Mick Drummond, facilities supervisor, Waddell & Reed Inc., Shawnee Mission, KS, recognizes the benefit of cross training. During his 12-year employment with the company, he's developed many new skills. "I've learned everything from HVAC to electrical to management. The more versatile you are, the better your chances are for advancement," he explains.
Cross training can be as simple as shadowing or receiving instruction. It can also be accomplished by putting employees through a job rotation program. "Job rotation is an excellent way to allow people to get a feel for other opportunities in an organization, what it takes to do a particular job, and also alleviate boredom," says Friday. While reassigning an individual to another job or department for 3 months is beneficial, 6 months or longer is ideal. For senior executive candidates, field experience is especially advantageous.
Job rotation has been implemented with success at Billerica, MA-based Raytheon's facilities organization. The best and brightest are rotated through the planning, engineering design, energy, and maintenance groups, etc. "We quickly assess them on a weekly basis and have face-to-face meetings with the managers they're reporting to and, every 3 months, adjust, measure goals against accomplishments, and keep them focused," says Steve Fugarazzo, manager, facilities engineering, Raytheon. "We quickly find out if they really have the drive ... and start channeling them down or up or across a career path."
Mentoring is an excellent way to help employees begin to think like leaders. The concept is simple: Two professionals (one more seasoned, the other relatively inexperienced) meet regularly to learn from each other. Mentors will take an introspective look at their own processes, fine-tune their interpersonal skills, and transfer knowledge. Mentees learn best practices, expand their professional network, and have a friend in the trenches.
The benefit to the organization is equally advantageous. "Research continually tells us that, with mentoring programs, productivity increases. If the mentoring program is done right, retention increases and it helps you develop a competitive edge in comparison to other organizations," says Gary M. Kilburg, professor of education, director of The Mentoring Institute, Newburg, OR-based George Fox University's School of Education.
Mentors expand a professional's understanding of the skills needed to advance in the organization, help to increase his/her effectiveness on the job, lend a fresh perspective, offer guidance, and address questions and problems. Some individuals make better mentors than others; however, without a willingness and interest in serving as a mentor, the only guaranteed outcome is disappointment.
Formal programs make it easy for new hires or successors to enlist the help of a mentor. Some programs assign mentors; other programs provide the opportunity for a group of possible mentors to mingle with a group of individuals interested in being mentored. This networking opportunity encourages mentees to pick their own mentors. Most formal programs, however, discourage managers from mentoring their direct reports. It is especially advantageous when the relationship connects two people who might not interact otherwise or when an individual can be matched with someone whose career path and current position mirrors the professional aspirations of the mentee.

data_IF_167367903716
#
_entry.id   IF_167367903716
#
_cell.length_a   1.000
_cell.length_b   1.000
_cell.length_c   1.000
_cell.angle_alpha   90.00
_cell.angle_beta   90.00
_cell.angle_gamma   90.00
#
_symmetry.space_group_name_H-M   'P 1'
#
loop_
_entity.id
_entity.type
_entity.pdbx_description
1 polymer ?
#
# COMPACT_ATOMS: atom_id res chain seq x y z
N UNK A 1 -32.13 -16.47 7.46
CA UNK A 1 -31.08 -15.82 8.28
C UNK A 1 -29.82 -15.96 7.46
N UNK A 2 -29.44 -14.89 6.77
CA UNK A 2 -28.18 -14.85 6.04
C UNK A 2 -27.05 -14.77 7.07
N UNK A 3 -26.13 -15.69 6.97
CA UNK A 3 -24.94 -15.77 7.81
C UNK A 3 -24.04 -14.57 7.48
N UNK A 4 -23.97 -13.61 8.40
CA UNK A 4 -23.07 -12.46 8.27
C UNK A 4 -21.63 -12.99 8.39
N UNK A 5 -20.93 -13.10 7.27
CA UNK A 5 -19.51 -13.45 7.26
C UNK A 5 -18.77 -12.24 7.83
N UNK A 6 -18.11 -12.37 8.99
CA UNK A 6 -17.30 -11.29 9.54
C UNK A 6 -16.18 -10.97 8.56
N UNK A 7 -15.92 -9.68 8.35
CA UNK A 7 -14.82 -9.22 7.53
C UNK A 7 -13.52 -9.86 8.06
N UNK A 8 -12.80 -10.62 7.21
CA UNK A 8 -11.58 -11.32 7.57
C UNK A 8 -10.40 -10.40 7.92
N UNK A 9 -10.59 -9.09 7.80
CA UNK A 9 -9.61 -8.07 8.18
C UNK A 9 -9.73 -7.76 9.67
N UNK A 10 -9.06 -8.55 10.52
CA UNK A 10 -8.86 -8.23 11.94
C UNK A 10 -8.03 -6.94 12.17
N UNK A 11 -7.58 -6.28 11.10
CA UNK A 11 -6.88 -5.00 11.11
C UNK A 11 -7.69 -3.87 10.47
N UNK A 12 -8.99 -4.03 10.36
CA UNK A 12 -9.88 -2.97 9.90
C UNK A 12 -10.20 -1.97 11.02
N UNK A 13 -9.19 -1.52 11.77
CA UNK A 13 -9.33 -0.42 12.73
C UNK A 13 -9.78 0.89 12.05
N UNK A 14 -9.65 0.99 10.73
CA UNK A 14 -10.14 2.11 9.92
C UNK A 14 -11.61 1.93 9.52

Informal mentoring often occurs by happenstance. In the absence of structured mentoring programs, explains Thatcher, "most people seem to find their own mentors." You might find yourself mentoring new employees, or even a young professional you met through an association mixer, without even realizing it. Richard Lee, broker associate and property manager at San Diego-based Commercial Facilities Inc., met his mentor at an educational conference. "I was a rookie, walking into this room filled with seasoned pros," he says. "I grabbed business cards and one of those cards came from Greg Cartwright. For anyone new or just starting out in the industry, it's essential to build relationships with more experienced and knowledgeable professionals. I called Greg on countless occasions for advice or just to get his perspective. Over time, it was obvious that he had become my mentor."
"[Young professionals] are looking for mentors. They recognize that there is a lot of experience and education that is going to go away," says Joanne Anderson, retired medical facilities specialist and associate, NAI Isaac Commercial Real Estate Services, Lexington, KY. Houston-based IFMA is providing a bridge between its older members and industry newbies with its recently launched 50+ Community. Among the forum's many goals is to provide mentoring and advice to the industry's younger generation.
As you strive to pass on your knowledge, it's important that you also stress the importance of retaining positive working relationships and help successors gain visibility with high-level executives.
Start small. Next time you're out of the office for a few days, put them in charge. In your absence, they will make some decisions, interact with senior executives and external contacts, and be a representative for the team at company meetings. They'll get a taste for your job and what it takes to be successful in the role.
Assign successors to a particular aspect of a (or an entire) project. "One thing that has helped in our organization is developing project managers," says Cristine Karasek, administrative director of facility services at Duke Clinical Research Institute, Durham, NC. "They're responsible from beginning to end for one piece of a project so they can gain experience on an incremental basis."
If you give them incremental opportunities to lead while you serve as the safety net, their level of comfort will increase, along with their leadership capabilities, and when the time comes to retire, you can trust that the legacy you're leaving will be carried out by someone just as capable as you.
Jana J. Madsen ([email protected]) is managing editor at Buildings magazine.
Your Professional Legacy Begins (and Ends) with a Succession Plan
- Bill Corbett, Director of Facilities, Waddell & Reed Inc., Shawnee Mission, KS